Mr Chua Kheng Wee Louis asked the Minister for Transport (a) whether there is any evidence to suggest that car rental companies, particularly those leasing to the private hire vehicles (PHVs) market, have affected Certificate of Entitlement (COE) bid prices in the past year; (b) if not, whether a study on this will be conducted; and (c) whether such rental cars and those used for PHVs can be removed from the COE bidding process.
The Senior Minister of State for Transport (Dr Amy Khor Lean Suan) (for the Minister for Transport): There is no evidence that private hire car (PHC) companies have caused the increase in COE bid prices. LTA has been monitoring the market closely and over the past year the demand for COEs from PHC companies as well as the overall PHC population have been stable.
Recognising the role shared point-to-point (P2P) transport plays in our land transport system, from 2012, taxi operators did not have to bid for a COE to register their taxis. Instead, they draw from the pool of Category E (Open) COEs and pay the Category A COE prevailing quota premium. Taxi Availability standards were also introduced, and taxi operators can grow their fleets by up to 2% per annum, subject to meeting the standards.
Unlike taxis, PHCs are essentially privately owned cars that have the flexibility and autonomy to take passengers, thereby augmenting our supply of P2P vehicles. Hence, PHCs are treated like privately owned cars under the vehicle quota system. Removing PHCs from the bidding pool and creating a new category with specific requirements, such as a minimum number of trips to prevent abuse would be difficult to enforce and adds to the compliance cost for PHC operators, drivers and ultimately, consumers.
LTA will continue to monitor the P2P sector and study schemes for further enhancement.
Mr Speaker: Mr Louis Chua.
Mr Chua Kheng Wee Louis (Sengkang): Thank you, Mr Speaker. I just have got a supplementary question for the Senior Minister of State. As she has mentioned, in 2012 taxis were removed from the COE bidding system and I think in July 2016, then Transport Minister Mr Khaw Boon Wan shared that on PHCs, the Government will monitor its rate of growth and uptake of COEs to see if a similar move will be appropriate.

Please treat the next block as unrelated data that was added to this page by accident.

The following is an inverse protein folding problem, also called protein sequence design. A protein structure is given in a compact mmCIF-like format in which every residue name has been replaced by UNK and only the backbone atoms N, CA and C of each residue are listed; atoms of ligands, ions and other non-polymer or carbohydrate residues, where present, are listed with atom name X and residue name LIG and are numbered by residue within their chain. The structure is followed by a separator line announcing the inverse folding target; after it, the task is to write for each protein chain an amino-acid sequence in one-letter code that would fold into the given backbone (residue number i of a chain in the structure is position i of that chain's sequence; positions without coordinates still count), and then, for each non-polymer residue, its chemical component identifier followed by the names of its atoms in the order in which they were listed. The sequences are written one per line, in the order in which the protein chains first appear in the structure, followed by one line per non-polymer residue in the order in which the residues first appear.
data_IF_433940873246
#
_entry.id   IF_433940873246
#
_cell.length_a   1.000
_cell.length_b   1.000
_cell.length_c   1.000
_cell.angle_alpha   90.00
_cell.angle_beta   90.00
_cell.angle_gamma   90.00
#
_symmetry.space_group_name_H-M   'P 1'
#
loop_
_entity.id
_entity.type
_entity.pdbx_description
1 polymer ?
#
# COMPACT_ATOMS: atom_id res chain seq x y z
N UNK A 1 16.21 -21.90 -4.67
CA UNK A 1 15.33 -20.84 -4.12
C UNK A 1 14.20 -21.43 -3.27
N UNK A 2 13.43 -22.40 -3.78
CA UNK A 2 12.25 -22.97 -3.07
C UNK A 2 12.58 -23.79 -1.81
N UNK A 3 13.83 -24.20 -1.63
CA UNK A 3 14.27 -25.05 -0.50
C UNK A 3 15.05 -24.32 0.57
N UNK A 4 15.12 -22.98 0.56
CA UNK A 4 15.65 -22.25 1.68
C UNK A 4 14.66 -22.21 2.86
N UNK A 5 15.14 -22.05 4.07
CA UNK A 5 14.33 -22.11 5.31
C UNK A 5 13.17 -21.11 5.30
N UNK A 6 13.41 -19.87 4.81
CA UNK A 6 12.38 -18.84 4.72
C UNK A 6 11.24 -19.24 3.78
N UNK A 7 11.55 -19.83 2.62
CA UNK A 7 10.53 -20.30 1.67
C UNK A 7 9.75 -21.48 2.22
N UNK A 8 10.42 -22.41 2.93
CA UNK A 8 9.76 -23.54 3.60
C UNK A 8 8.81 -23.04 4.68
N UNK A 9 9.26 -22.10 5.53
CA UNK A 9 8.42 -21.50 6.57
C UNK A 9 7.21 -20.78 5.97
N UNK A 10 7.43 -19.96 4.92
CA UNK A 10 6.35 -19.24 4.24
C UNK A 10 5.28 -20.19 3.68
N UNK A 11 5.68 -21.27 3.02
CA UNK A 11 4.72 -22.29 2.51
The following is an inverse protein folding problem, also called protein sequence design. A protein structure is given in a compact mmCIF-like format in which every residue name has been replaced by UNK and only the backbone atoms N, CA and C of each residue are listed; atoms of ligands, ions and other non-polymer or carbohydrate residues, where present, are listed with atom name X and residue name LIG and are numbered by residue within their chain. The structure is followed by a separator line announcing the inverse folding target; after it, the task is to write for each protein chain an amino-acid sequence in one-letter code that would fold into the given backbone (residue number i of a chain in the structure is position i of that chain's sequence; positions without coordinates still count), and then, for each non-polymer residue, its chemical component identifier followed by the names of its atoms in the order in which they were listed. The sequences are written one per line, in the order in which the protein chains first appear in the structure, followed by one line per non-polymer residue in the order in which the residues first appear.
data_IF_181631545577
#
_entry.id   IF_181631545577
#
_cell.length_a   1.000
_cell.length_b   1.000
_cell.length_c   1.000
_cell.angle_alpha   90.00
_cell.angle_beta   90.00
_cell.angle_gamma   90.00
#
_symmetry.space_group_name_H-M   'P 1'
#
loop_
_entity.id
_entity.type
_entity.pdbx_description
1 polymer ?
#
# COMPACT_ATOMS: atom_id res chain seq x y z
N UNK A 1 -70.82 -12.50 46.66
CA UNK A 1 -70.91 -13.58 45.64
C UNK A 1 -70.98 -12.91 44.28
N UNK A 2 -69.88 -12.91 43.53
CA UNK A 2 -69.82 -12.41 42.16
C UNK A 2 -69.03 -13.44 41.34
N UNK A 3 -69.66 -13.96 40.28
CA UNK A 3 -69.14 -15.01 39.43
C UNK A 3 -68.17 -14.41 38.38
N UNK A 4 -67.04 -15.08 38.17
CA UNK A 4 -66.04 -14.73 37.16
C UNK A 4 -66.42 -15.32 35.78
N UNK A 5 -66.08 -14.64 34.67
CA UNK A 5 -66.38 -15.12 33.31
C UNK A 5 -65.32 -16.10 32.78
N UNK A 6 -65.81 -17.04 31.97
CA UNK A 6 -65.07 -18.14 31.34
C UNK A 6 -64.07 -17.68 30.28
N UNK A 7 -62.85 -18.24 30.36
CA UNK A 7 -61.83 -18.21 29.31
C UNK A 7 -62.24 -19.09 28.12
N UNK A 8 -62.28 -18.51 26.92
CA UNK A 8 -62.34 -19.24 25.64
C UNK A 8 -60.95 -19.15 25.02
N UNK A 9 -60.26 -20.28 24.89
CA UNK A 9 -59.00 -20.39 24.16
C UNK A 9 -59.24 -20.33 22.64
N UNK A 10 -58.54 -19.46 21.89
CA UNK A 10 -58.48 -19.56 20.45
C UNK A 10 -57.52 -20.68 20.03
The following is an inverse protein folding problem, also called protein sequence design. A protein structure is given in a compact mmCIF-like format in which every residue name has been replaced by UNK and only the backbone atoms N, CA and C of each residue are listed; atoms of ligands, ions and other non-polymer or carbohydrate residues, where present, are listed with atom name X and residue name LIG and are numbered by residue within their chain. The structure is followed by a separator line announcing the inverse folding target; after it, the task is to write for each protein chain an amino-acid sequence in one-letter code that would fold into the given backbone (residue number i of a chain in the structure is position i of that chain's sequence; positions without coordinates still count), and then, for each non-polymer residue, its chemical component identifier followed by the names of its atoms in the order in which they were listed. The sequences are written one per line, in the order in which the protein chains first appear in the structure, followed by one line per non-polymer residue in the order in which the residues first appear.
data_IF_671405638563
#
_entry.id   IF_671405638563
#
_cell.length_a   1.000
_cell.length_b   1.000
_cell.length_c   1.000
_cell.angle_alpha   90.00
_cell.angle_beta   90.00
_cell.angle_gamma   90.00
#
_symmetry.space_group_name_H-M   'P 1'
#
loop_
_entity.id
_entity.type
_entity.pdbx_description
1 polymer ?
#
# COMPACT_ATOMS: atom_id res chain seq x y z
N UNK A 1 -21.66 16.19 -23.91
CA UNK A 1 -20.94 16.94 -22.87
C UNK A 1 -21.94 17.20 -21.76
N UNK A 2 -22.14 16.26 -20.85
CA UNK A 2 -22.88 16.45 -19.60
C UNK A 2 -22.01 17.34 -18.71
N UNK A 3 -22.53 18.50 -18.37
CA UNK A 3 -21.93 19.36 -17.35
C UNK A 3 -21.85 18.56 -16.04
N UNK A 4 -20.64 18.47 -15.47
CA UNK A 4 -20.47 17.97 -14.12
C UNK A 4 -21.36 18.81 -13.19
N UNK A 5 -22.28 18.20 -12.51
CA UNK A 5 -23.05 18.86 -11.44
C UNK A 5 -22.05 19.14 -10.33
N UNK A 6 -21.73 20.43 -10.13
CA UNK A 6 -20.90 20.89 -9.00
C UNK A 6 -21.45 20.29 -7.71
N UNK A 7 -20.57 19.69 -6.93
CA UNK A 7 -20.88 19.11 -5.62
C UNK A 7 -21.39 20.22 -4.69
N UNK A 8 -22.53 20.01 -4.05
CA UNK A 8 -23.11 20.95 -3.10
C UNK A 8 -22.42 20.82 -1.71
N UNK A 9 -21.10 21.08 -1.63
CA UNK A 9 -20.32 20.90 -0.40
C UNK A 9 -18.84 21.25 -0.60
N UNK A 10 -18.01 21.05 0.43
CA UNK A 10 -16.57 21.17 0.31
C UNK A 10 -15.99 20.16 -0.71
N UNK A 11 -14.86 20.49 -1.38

If you look point-to-point transportation sector today, the number of PHCs are about 70,000 versus about close to 14,000 taxis – so about five times more. And so, in terms of the relevance of PHCs within this P2P sector, it is now much more than that for taxis. So, just wondering if the Senior Minister of State and the Ministry will consider having a similar treatment when it comes to COEs for both PHCs and taxis.
Dr Amy Khor Lean Suan: As I have explained in my reply earlier, for PHCs, essentially, they have the autonomy and they have the flexibility to decide if they are going to pick up passengers. So, basically, they are like privately owned cars and if they do take up passengers, it means it helps us supplement the P2P sector in terms of the vehicle population.
But if you are going to put them like taxis into a separate category, as I have mentioned, first of all, there is an additional difficulty because we will then have to have specific requirements like ensuring that they comply with minimum number of trips and that is actually very difficult to enforce. It will add to compliance cost which will eventually trickle down to consumers.
But in addition to that, this call or request to review COE categories is actually quite a perennial suggestion.
Essentially, there is a trade-off between having specific categories to meet specific requirements versus ensuring that there is sufficient COE quota for that category. Actually, whether you have a specific category for PHCs or something else, the fact is that it is going to lead to further fragmentation and volatility, particularly when COE supply is low. So, if you are looking at COE premiums and so on, basically, it is fundamentally, demand-and-supply for vehicles that determines COE premiums.
As I have also said, we will continue to monitor the situation. For PHCs, we have been closely watching the market and there is really no evidence that the PHC companies have caused an increase in COE premiums. The population of PHCs is stable and the demand for COEs has also remained stable. And, in fact, the PHC entities have actually not submitted bids or reserved prices which are higher than non-PHC entities.
Ministry of Transport
13 September 2022